Cows Make More Milk for Robots

Maybe most impressive, are the Sweet’s four robotic milking machines housed in the center of the barn.  Cows walk into the milking stalls and the machines digitally read a sensor found on a collar around the cows’ necks (these devices track steps taken, eating habits, and how long they’re chewing their cud – all signs of a cow’s health).  Grain is dropped into a tray, and the machine goes to work.  An automated arm swings out under the cow’s udders, cleans them, and a laser guides suction cups onto the teats.

An automated arm swings under the cow’s udders, cleans them, then uses a laser to attach itself and begins milking.
With robots, cows are able to milk whenever they please. Cows line up and wait their turn in the milking station. Some are more patient then others!

This technology frees the Sweets to take care of other work on the farm.  Robotic milkers often mean an increase in milk production for each cow, providing a consistent touch, allowing the cows to milk anytime they want.

The Sweets also have a robotic machine pushes food to the cows every hour to make sure they always have something to eat.  Picture an over-sized Rhumba, slowing working it’s way around the barn, pushing feed closer to hungry cows.

Tractors Drive Themselves & Ensure Accurate Application of Seeds, Nutrients

Many dairy farms grow the feed for their own cows.  That means each season putting in the countless hours of planting crops like corn (used in silage).  When you’ve got thousands of acres to get in the ground, grow, and harvest, you need a tractor that’s up to the job.  GPS technology is no longer just for your car, it’s helping farmers accurately cover their fields.  Many modern tractors are driving themselves through that GPS technology, leaving just the turning to the farmer.  This allows the farmer to keep a closer eye on the seeder, or manure applicator they may be towing.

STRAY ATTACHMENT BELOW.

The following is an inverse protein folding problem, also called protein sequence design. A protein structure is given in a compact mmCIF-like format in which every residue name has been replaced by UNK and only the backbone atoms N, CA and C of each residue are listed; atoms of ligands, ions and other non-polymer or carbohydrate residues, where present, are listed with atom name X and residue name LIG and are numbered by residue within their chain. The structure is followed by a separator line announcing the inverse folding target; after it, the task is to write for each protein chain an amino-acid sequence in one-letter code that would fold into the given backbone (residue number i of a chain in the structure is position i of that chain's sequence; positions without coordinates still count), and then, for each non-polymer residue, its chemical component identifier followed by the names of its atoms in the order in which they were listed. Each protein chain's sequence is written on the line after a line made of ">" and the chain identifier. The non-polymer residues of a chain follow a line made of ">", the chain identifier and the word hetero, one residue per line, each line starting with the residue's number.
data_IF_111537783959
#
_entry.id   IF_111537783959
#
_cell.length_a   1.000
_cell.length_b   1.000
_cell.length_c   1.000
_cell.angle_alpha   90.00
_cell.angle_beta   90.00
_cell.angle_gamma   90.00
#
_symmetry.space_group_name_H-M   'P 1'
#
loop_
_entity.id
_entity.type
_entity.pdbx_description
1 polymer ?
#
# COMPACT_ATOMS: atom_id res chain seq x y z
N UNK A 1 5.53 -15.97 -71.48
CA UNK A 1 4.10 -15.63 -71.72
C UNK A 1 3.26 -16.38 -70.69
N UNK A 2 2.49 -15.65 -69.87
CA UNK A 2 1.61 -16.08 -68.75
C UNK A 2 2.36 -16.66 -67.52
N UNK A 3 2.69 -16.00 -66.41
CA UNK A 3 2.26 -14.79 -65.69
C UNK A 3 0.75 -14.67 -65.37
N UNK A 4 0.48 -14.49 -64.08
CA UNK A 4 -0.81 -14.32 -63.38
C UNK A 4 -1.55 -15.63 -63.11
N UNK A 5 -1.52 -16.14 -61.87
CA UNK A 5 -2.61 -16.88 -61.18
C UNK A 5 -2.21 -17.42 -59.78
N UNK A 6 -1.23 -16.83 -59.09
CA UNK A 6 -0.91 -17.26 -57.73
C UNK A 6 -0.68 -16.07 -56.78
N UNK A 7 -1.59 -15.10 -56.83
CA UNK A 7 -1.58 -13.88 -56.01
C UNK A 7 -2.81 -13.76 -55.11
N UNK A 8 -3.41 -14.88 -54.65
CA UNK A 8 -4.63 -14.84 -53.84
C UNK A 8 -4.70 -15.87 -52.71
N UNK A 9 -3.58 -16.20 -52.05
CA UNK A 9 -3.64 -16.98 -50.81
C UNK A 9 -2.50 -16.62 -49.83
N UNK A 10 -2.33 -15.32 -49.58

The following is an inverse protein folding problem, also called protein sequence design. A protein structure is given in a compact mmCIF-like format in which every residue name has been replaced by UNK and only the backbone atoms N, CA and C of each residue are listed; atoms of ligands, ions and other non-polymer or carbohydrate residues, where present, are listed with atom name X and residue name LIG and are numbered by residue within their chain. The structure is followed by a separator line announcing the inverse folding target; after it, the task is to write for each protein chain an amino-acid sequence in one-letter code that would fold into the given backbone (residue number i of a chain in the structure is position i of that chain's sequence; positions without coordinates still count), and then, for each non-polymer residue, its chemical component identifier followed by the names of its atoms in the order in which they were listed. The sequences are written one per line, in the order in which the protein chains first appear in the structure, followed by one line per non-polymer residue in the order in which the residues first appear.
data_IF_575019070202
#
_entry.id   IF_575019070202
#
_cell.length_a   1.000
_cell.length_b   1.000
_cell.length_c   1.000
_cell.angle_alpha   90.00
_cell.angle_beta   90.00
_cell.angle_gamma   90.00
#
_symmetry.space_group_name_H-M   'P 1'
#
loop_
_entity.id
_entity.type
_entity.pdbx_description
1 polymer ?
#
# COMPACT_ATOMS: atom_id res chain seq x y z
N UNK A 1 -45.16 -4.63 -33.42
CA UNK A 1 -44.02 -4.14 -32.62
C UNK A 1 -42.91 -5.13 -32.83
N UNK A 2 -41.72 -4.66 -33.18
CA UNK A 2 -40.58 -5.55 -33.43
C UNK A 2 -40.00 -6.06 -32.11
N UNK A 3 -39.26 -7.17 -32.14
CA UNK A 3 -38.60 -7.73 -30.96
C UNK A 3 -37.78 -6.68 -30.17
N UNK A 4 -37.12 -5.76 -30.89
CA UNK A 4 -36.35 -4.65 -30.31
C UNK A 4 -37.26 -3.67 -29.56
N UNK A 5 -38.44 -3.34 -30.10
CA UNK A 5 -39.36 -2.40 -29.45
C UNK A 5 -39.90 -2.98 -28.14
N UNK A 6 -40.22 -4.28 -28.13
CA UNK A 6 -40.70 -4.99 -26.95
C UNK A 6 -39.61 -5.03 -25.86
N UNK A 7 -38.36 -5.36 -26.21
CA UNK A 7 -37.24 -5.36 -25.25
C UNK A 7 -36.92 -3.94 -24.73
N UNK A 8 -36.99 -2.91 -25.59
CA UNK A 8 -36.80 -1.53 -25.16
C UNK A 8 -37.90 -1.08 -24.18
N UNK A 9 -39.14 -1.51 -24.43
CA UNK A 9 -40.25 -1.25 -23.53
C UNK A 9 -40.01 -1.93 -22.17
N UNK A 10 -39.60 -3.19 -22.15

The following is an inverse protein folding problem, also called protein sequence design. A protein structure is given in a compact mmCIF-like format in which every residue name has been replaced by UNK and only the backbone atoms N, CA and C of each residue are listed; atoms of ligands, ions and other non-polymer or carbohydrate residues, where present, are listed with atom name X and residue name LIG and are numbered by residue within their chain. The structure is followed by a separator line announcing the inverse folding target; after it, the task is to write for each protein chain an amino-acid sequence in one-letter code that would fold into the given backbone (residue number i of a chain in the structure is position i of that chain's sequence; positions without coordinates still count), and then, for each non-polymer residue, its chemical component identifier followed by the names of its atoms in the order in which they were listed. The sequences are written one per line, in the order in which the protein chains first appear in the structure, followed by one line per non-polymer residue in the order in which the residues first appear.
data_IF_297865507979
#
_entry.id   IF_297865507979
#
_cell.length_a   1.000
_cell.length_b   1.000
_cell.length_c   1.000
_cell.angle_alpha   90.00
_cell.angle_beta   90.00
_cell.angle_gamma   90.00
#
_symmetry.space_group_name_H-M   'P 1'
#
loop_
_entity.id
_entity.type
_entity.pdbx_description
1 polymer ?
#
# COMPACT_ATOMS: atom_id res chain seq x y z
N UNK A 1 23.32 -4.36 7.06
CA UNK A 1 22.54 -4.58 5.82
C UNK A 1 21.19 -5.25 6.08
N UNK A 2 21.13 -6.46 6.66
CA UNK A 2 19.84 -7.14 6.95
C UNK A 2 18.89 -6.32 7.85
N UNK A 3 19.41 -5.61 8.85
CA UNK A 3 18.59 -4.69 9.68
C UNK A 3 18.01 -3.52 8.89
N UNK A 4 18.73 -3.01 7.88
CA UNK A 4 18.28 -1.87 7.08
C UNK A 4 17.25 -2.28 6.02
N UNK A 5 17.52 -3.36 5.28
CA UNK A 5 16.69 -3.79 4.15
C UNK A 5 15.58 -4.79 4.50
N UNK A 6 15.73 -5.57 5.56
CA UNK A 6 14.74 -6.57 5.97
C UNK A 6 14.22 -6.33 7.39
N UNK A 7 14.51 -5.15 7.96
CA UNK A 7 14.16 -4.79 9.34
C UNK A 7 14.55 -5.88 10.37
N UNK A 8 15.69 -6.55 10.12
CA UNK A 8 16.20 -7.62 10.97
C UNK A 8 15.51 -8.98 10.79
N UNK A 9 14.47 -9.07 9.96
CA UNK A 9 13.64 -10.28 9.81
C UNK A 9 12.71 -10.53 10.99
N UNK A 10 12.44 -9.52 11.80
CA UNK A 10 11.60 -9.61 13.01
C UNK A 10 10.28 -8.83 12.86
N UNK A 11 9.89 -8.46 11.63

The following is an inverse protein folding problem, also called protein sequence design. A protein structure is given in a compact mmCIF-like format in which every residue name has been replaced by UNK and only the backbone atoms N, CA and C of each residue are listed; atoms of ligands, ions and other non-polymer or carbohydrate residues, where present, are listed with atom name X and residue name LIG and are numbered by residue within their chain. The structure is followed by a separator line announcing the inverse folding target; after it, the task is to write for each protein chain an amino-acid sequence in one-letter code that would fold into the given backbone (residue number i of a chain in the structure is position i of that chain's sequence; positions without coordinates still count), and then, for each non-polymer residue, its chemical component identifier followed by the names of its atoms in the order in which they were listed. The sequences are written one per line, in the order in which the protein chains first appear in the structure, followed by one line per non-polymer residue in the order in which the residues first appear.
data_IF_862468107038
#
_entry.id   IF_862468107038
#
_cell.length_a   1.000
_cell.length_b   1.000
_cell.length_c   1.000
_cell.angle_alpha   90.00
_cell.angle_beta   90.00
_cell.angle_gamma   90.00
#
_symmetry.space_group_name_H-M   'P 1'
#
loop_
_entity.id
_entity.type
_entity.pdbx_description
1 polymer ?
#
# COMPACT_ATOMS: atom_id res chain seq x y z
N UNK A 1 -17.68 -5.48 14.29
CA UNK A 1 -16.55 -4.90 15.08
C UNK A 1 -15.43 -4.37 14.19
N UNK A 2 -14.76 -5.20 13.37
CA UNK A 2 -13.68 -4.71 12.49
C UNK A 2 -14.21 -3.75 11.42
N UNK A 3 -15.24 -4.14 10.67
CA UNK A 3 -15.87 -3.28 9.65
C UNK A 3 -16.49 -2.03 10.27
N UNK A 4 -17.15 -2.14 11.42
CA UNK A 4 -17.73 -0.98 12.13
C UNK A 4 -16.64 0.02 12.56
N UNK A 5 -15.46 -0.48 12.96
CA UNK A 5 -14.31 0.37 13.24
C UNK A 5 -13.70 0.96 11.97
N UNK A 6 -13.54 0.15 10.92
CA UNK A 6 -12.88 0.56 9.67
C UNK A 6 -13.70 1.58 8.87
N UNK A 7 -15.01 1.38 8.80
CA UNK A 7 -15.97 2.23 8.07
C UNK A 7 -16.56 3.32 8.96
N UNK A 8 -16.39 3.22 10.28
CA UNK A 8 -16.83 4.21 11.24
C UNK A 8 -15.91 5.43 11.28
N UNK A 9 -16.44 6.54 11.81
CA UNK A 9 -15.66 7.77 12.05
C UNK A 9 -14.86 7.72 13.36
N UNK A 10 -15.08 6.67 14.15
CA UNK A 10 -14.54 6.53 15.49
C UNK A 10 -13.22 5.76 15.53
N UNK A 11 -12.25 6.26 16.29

Auto-steer tractors are guided by GPS allowing farmers to focus on the machine they’re pulling, only needing to turn the tractor at the field’s edge.

Called ‘Precision Agriculture’, this technology and these practices can eliminate human error.  Crops are seeded in even rows and areas are not covered more than once.  That means more money saved.  It also means when farmers need to use manure fertilizer, pesticides or herbicides, the right amounts are applied, and in the right spots.  This precision helps to ensure that nutrients stay on the field, and helps to protect our environment and waterways.

Technology Gives Farms an Edge on Mother Nature

Mother Nature is an ever-present force looming over farmers.  It’s a factor they can’t control but always prepare for.  At Copper Hill Farm in Fairfax, Kurt Magnan, a fourth-generation dairy farmer, pulls out his phone and checks the data coming in from his remote weather station.  Located on a hill north of the barn, the weather station features wind and rain gauges, as well as other sensors that record temperature, and humidity. This information is sent to his smartphone in real time.  It allows Magnan to make informed decisions about his work.  The data helps Magnan decide what, and how much manure he should apply to his fields.  It’s another example of how dairy farmers utilize technology to protect the lands they use and love.

Kurt Magnan discusses his weather station. The data it collects is sent to Magnan’s smart phone, helping him to make informed decisions on the farm.
Copper Hill Farm, Fairfax, VT.

Vermont and New England dairy farmers don’t take days off, they never stop monitoring and caring for their animals and their lands.  Even though their tools have changed drastically, dairy farmers continue to work effectively and efficiently to produce healthy foods.  And with our population slated to reach 9.7 billion by 2050, we’ll need all of our farmers and their technology.

Rene Thibault

Rene Thibault is a PR and Communications Specialist for the New England Dairy Promotion Board. Rene is a Vermont native, a maple creemee fanatic, and loves connecting people to the farmers who produce their food. In his spare time, Rene enjoys hiking, reading, and spending time with friends and family. He currently resides in Jericho, Vermont. Sound like someone you want to get to know? Contact Rene at